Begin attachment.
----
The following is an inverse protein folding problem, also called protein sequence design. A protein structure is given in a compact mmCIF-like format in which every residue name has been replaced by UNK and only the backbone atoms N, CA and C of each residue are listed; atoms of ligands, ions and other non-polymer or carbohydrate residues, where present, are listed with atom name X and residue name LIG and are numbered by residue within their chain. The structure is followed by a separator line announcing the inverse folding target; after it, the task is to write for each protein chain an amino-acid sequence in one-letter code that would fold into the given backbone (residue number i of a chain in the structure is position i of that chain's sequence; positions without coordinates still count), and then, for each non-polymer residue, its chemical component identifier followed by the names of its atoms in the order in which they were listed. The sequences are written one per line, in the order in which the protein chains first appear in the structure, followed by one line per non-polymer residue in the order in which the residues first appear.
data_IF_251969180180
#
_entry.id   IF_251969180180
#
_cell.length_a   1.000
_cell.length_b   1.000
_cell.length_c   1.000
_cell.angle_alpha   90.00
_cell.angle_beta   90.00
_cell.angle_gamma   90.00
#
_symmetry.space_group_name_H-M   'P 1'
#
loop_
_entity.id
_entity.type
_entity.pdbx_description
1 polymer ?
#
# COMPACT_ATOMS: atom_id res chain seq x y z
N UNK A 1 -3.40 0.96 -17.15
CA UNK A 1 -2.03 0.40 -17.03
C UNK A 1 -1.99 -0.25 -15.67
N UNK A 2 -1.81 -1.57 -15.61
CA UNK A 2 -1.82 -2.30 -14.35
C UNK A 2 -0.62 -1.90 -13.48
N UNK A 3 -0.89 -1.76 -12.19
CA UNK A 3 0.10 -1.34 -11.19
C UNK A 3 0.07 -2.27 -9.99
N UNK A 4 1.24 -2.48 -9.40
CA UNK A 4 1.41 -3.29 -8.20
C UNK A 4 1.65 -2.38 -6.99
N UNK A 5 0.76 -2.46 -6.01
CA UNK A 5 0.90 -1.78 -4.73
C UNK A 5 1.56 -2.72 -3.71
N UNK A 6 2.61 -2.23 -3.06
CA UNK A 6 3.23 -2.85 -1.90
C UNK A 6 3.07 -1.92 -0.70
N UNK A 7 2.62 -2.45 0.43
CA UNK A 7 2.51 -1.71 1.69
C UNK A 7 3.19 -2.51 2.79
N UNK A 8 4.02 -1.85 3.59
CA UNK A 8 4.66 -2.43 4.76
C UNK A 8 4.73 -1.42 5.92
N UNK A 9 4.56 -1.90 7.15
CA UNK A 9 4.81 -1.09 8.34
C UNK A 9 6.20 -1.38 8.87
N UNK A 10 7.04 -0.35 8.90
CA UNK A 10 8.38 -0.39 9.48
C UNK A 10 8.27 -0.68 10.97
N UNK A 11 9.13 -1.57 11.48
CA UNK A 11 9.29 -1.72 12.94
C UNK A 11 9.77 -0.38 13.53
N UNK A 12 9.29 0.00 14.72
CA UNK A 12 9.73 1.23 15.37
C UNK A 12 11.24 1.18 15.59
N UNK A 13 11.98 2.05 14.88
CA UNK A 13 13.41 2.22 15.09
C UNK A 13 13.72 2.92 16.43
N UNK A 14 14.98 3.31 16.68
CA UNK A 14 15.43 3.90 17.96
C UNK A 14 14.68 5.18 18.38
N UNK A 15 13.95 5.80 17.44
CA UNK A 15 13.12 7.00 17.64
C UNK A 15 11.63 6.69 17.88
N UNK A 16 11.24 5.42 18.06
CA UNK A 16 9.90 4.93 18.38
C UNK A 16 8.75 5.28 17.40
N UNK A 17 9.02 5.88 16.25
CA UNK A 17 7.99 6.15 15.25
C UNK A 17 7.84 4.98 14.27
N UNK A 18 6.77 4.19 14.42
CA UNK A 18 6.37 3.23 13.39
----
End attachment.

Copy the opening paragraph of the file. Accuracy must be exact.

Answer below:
The following is an inverse protein folding problem, also called protein sequence design. A protein structure is given in a compact mmCIF-like format in which every residue name has been replaced by UNK and only the backbone atoms N, CA and C of each residue are listed; atoms of ligands, ions and other non-polymer or carbohydrate residues, where present, are listed with atom name X and residue name LIG and are numbered by residue within their chain. The structure is followed by a separator line announcing the inverse folding target; after it, the task is to write for each protein chain an amino-acid sequence in one-letter code that would fold into the given backbone (residue number i of a chain in the structure is position i of that chain's sequence; positions without coordinates still count), and then, for each non-polymer residue, its chemical component identifier followed by the names of its atoms in the order in which they were listed. The sequences are written one per line, in the order in which the protein chains first appear in the structure, followed by one line per non-polymer residue in the order in which the residues first appear.